Distant Voices

Distant Voices

A bench, at first, where solder flowed,
and wires glowed in anticipation
of the words and music that would dance
across waves that filled the air
before rasping from a tiny speaker.

A desk would follow, dials and needles
on your radio measuring signals,
those received from far places,
yours, a response to those voices
and clicks with your own.

I may have had the desire to follow,
and you did encourage me,
but my discomfort in talking to others
over the air was just as real for me
as talking to them in person.

Years later, I found myself at a desk,
talking to the camera as I vlogged.
It seemed that I was finally ready
to talk to people, even if remotely.
You would have enjoyed that.

These days, it’s blogging, and I could be
anywhere. At the kitchen table
or in a recliner with a laptop,
or on my phone as I remember you
and write a poem about your ham radio days.

This poem is my response to Poetics: In the Light of Other Days, the prompt from Laura Bloomsbury at dVerse ~ Poets Pub, which is to write a poem recalling some specific thing or things from the past, or more generally about what evokes a memory or memories in you.

31 thoughts on “Distant Voices

  1. My grandfather had a ham radio for years and though he had stopped by the time I remember the tower in the yard was there through my childhood. He was a county sheriff in rural Illinois and I do remember listening to the police radio with him. I always wanted to speak but I’m sure if he’d let me I would have been too shy. Your poem brought all this back. I enjoyed seeing a similar situation through your eyes.

    Liked by 1 person

  2. I had a Ham Radio guy as a neighbor when I was a kid & was constantly amazed at his contacts. K1DBP were his call letters as far as I can recall, over half a century later.
    Great work, Ken.

    Liked by 1 person

  3. I grew up in that Ham Radio era. My neighbor lived up on the hill and had a Ham Radio. We had a big upright radio with a big round dail that had several wave lengths that I could tune in and listen to. A great poem and memory Ken.

    Liked by 1 person

    • Thanks, Ron. It was so long ago that I don’t remember all of the details. He started out in CB in the 1960s. After a while he was into single side band, and then he moved on to ham radio.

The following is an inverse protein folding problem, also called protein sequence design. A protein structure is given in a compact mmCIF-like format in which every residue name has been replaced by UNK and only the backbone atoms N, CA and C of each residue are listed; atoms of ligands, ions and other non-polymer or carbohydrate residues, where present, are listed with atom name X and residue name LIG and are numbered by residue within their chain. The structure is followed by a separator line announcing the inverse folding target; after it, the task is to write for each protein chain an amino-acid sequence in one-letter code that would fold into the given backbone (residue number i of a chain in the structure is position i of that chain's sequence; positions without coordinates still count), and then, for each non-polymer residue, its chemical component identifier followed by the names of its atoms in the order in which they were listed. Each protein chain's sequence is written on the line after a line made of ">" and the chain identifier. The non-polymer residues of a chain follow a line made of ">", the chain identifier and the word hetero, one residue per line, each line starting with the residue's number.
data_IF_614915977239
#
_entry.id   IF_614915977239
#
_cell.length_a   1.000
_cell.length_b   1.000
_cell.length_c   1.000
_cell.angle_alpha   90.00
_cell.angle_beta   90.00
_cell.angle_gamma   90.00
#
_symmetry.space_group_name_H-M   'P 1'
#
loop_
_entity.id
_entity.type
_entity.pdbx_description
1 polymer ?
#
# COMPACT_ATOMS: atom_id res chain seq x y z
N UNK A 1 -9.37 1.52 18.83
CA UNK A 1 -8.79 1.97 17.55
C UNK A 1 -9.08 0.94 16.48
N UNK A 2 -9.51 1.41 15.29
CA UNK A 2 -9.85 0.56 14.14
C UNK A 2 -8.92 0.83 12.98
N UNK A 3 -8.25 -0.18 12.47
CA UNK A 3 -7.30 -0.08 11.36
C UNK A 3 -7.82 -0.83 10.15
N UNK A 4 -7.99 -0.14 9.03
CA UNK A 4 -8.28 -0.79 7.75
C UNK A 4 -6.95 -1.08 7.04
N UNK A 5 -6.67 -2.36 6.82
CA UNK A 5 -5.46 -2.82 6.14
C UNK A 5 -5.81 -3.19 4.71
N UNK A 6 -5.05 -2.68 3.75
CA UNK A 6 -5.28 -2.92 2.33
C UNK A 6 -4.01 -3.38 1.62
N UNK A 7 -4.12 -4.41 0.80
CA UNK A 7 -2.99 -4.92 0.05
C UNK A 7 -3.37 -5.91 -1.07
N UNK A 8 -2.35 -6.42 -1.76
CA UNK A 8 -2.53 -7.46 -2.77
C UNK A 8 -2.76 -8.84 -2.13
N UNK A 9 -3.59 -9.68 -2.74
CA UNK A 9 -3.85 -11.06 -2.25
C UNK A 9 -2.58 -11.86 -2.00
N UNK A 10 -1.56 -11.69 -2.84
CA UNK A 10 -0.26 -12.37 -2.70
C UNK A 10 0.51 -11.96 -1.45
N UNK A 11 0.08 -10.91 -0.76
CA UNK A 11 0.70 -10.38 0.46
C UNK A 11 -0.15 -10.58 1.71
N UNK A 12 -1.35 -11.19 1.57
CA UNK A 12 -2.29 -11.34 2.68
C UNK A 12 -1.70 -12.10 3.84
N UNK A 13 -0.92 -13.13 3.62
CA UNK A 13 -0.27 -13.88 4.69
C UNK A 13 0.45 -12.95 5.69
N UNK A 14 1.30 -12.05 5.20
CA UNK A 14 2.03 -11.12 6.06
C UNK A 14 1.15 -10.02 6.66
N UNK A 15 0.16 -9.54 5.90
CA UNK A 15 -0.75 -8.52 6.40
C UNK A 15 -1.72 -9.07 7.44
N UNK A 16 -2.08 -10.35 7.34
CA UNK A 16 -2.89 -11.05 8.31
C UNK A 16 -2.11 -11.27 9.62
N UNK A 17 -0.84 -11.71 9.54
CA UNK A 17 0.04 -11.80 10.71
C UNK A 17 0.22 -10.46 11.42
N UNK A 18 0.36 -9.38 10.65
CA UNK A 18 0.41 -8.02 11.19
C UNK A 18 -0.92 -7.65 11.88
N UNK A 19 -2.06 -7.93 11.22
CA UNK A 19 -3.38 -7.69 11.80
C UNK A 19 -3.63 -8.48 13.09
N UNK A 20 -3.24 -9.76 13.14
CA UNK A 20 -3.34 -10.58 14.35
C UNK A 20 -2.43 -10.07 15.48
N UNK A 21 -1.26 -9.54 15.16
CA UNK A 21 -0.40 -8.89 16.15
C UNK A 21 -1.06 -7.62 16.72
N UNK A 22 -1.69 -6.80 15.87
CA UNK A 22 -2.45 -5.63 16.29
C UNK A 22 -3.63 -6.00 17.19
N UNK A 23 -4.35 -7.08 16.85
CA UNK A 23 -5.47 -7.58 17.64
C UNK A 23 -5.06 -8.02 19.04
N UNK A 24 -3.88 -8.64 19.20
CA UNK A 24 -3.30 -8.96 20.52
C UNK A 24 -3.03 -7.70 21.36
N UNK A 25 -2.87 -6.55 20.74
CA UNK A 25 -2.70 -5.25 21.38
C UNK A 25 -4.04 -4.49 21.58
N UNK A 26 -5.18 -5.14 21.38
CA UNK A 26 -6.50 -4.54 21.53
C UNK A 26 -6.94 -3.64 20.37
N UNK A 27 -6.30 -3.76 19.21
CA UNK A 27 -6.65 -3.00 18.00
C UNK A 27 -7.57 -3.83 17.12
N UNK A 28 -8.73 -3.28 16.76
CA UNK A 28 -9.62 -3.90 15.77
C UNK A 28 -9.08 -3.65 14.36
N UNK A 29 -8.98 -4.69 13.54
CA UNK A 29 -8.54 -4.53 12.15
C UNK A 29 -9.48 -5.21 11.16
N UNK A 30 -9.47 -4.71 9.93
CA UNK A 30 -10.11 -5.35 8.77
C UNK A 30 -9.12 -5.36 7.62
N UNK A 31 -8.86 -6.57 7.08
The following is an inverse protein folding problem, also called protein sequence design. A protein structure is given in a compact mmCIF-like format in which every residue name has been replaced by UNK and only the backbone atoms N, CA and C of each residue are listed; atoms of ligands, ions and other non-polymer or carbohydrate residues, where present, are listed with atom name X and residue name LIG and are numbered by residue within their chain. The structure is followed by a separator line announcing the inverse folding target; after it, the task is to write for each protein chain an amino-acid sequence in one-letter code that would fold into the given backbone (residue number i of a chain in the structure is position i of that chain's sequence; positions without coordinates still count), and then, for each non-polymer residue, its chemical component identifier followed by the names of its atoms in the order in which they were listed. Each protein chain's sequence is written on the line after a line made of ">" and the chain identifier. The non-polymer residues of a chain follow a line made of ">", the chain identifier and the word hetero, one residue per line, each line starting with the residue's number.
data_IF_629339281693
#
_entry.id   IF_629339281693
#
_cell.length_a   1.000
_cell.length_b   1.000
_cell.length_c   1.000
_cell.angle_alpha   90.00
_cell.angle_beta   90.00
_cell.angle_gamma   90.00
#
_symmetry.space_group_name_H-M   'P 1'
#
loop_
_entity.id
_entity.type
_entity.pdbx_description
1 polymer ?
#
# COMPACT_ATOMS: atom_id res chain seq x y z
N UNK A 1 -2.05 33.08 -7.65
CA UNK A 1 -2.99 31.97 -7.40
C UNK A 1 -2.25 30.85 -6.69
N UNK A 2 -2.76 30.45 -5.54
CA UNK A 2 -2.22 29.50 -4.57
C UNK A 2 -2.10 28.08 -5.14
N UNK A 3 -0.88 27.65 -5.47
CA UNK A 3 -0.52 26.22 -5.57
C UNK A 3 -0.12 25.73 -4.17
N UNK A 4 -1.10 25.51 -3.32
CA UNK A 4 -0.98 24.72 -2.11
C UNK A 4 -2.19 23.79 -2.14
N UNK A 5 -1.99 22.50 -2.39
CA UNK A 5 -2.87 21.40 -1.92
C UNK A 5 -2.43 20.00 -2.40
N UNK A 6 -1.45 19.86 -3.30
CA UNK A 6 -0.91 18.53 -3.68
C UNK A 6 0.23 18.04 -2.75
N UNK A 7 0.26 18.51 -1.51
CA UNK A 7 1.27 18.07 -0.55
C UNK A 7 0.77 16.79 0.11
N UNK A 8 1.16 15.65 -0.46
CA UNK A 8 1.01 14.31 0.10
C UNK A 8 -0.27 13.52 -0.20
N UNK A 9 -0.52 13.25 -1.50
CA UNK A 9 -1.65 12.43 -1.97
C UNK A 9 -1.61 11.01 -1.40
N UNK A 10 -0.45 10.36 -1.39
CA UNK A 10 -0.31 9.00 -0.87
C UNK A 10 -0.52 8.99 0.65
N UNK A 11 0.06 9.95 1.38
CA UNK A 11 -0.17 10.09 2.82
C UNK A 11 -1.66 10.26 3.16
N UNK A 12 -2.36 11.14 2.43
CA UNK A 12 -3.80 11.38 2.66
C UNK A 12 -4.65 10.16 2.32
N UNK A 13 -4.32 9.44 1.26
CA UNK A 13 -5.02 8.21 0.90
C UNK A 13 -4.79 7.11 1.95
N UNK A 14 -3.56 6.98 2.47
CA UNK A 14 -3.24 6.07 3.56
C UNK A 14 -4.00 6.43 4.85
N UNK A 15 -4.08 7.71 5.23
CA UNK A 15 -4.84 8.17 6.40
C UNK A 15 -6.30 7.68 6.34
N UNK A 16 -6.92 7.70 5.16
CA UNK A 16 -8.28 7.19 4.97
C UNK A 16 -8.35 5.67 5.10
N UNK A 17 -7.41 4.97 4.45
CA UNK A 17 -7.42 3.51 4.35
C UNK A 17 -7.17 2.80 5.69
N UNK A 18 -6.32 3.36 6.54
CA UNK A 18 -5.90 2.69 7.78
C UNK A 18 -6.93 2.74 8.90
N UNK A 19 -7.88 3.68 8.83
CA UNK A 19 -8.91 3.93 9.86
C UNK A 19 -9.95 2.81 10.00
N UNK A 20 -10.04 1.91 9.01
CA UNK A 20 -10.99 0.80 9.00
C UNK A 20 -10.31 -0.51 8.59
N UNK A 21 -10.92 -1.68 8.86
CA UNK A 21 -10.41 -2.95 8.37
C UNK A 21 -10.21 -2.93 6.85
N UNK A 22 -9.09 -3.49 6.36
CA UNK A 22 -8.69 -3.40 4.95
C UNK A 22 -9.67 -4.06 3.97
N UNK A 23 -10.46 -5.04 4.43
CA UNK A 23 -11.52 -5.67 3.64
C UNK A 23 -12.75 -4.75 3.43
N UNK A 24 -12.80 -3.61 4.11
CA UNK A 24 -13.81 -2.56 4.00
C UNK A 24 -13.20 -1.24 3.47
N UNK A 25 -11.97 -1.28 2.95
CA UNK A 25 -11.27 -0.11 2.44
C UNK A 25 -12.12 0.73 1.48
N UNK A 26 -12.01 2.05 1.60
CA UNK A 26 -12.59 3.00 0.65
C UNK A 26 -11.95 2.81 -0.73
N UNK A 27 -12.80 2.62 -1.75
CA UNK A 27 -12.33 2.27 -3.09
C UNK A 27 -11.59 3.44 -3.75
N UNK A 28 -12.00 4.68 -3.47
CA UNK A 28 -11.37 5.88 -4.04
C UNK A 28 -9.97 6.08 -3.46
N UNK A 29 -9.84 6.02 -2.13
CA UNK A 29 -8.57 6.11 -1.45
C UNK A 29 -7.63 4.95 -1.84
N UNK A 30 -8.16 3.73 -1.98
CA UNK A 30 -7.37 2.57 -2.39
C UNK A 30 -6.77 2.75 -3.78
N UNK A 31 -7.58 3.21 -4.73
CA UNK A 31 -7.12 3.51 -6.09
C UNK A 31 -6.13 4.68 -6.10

He had towers at a couple of his houses. We poured the foundation, then put the base of the tower on a pivot so that he could string a cable across the roof, rested on an angle iron with a pulley wheel, so that he could use his car to raise and lower the tower to work on the antennas.

      Like

    • I started out on YouTube in 2006, but left there (late 2007, maybe?) due to trolls that got pretty personal. I was on LiveVideo from early-mid 2007 until late 2008, when I joined a site called VloggerHeads. I opened a new YouTube account so I could embed videos from there to VloggerHeads. At one point I was making up to 300 vlogs/year. For the past six years my videos are once-a-month updates made while kayaking, that I also share on Facebook to stay in touch with family. The vlogs usually are conversations, but I can be obnoxious at times. One was one minute with nothing more than me eating a fried egg sandwich. Here’s a link to the videos there: https://www.youtube.com/user/ryvrvlogr/videos

      I also have a YouTube channel that I use for video poetry, although I do have some earlier video poems at the first one that I need to migrate over.
      https://www.youtube.com/channel/UCibDycnIUUMQ-R2wFiEZPfw/videos

      Liked by 1 person

  4. The affection comes through in your words. I never would have connected ham radio and blogging, since I have no experience with ham radio. I was explaining how I have “blogger friends” to my in-person friends last night. My dad died before cell phones, much less smart phones, and he didn’t see the point of having a computer. I often wonder if he would be on social media if he was still around.

    Liked by 1 person

    • Thank you, Merril. Years ago, when I was into vlogging, I made a point to visit some of the people I’d met online through their videos. Many were small group meetups, and the count passed 50.
      My father was making home movies from the late 1950s into the early 1970s, and then home videos in the late 1980’s and early 1990s. Almost always, he was the one behind the camera, but I’m pretty sure he would have had an interest in at least seeing people he might know on the screen.

      Liked by 1 person

  5. This is incredibly moving, Ken! I especially like; “These days, it’s blogging, and I could be anywhere. At the kitchen table or in a recliner with a laptop, or on my phone as I remember you,”.. memories have a way of being with us no matter where we are 💝💝

    Liked by 1 person

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